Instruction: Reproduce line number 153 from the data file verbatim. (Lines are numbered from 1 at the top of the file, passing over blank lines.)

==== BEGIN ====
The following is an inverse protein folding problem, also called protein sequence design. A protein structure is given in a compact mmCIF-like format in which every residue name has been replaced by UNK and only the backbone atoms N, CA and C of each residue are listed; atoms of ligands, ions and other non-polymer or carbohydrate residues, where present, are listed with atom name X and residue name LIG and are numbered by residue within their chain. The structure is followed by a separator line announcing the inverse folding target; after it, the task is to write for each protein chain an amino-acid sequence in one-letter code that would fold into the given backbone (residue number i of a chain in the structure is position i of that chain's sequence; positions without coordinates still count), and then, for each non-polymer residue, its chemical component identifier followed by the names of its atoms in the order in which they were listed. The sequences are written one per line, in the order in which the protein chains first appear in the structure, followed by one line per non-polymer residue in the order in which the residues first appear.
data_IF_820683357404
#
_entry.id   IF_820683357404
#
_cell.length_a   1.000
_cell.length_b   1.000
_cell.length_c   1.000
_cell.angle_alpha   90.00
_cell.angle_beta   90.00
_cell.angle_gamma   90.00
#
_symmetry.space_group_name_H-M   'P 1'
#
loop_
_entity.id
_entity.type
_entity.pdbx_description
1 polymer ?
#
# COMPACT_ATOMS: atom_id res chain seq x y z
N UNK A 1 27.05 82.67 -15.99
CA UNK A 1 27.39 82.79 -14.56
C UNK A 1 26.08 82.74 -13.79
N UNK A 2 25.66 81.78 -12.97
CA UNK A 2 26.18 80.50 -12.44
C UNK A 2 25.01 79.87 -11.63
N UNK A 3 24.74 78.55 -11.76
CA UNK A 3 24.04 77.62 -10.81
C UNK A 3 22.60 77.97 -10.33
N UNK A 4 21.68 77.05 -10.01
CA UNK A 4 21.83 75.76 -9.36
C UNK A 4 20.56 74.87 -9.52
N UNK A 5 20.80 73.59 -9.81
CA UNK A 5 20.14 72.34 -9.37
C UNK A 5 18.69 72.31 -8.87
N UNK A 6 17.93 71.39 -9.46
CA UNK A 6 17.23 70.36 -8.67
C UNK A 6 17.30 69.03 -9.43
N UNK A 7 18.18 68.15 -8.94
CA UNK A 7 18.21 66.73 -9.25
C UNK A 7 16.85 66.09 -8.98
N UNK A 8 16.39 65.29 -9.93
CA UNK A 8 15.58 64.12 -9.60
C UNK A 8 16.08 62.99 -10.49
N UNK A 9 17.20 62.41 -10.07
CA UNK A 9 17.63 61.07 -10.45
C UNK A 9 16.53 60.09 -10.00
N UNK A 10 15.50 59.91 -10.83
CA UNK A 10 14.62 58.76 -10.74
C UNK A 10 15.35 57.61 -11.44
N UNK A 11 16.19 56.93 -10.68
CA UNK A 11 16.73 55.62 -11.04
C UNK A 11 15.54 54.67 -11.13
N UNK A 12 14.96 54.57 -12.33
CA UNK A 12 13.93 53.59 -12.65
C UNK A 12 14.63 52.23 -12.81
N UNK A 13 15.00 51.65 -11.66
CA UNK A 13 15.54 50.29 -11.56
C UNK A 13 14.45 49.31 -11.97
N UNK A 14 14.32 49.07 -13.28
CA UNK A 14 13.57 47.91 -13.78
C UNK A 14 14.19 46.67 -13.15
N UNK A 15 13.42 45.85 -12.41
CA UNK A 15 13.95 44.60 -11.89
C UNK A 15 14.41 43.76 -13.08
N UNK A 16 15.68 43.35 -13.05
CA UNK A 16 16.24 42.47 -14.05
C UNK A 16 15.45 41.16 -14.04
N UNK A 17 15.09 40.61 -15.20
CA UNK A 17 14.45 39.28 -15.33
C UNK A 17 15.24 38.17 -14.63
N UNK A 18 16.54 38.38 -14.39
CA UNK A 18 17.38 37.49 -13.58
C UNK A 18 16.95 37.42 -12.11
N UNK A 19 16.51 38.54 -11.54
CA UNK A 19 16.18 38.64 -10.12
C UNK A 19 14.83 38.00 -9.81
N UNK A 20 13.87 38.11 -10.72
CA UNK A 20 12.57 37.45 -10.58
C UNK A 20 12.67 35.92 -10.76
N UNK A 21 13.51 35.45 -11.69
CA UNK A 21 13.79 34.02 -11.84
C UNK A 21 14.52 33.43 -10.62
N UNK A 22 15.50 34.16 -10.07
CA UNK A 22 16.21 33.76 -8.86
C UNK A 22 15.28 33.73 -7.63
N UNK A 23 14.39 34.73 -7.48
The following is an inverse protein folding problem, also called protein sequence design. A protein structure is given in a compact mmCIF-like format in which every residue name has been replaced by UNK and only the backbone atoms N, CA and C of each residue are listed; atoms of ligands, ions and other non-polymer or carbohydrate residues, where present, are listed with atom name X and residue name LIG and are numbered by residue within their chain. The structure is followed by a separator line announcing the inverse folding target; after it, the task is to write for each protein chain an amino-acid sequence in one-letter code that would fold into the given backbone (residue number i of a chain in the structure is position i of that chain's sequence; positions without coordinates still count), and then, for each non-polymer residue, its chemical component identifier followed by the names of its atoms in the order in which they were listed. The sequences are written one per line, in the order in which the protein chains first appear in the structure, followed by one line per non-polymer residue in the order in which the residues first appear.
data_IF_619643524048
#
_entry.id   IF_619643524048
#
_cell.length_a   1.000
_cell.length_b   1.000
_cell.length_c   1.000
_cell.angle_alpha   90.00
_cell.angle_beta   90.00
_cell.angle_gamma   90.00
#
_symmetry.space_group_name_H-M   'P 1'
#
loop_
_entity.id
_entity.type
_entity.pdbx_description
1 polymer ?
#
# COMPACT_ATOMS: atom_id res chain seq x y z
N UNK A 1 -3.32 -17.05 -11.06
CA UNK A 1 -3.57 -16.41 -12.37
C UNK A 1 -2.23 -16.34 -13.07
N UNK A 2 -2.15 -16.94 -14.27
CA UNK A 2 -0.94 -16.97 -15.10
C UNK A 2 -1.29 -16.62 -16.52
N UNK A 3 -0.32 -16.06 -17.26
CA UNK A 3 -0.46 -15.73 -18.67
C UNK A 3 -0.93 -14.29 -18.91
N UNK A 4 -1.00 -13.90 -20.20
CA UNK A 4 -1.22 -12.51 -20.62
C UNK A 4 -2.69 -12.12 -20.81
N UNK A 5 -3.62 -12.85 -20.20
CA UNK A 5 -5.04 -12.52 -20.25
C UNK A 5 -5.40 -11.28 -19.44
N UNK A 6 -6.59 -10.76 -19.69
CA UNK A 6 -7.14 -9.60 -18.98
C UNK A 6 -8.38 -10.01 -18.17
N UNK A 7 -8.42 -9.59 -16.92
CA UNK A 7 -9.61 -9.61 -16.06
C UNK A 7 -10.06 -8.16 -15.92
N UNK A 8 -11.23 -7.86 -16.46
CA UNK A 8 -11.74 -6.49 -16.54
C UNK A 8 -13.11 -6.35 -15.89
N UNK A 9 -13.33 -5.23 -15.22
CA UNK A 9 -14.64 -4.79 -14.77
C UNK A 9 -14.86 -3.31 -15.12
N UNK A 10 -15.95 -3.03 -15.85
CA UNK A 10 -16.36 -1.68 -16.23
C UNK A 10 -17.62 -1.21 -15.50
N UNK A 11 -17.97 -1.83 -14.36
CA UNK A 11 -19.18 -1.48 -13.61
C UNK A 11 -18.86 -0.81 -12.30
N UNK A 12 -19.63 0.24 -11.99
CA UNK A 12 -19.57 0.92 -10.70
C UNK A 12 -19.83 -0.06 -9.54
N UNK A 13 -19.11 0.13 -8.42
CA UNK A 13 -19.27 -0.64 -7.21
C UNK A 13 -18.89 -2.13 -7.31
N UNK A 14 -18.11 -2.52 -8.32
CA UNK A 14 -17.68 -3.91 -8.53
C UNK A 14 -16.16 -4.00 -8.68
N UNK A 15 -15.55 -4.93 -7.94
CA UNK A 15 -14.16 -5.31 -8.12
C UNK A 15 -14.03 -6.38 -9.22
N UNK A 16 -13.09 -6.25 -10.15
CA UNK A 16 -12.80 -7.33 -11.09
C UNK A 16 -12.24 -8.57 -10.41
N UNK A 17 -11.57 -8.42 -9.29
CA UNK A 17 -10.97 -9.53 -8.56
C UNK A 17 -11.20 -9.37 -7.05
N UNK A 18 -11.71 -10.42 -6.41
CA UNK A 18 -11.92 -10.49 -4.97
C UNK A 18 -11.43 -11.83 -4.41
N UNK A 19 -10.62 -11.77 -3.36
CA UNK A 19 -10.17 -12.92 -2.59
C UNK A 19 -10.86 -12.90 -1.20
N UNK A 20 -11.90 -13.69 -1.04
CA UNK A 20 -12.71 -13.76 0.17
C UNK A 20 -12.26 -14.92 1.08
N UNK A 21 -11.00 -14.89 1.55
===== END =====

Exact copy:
CA UNK A 15 -14.16 -5.31 -8.12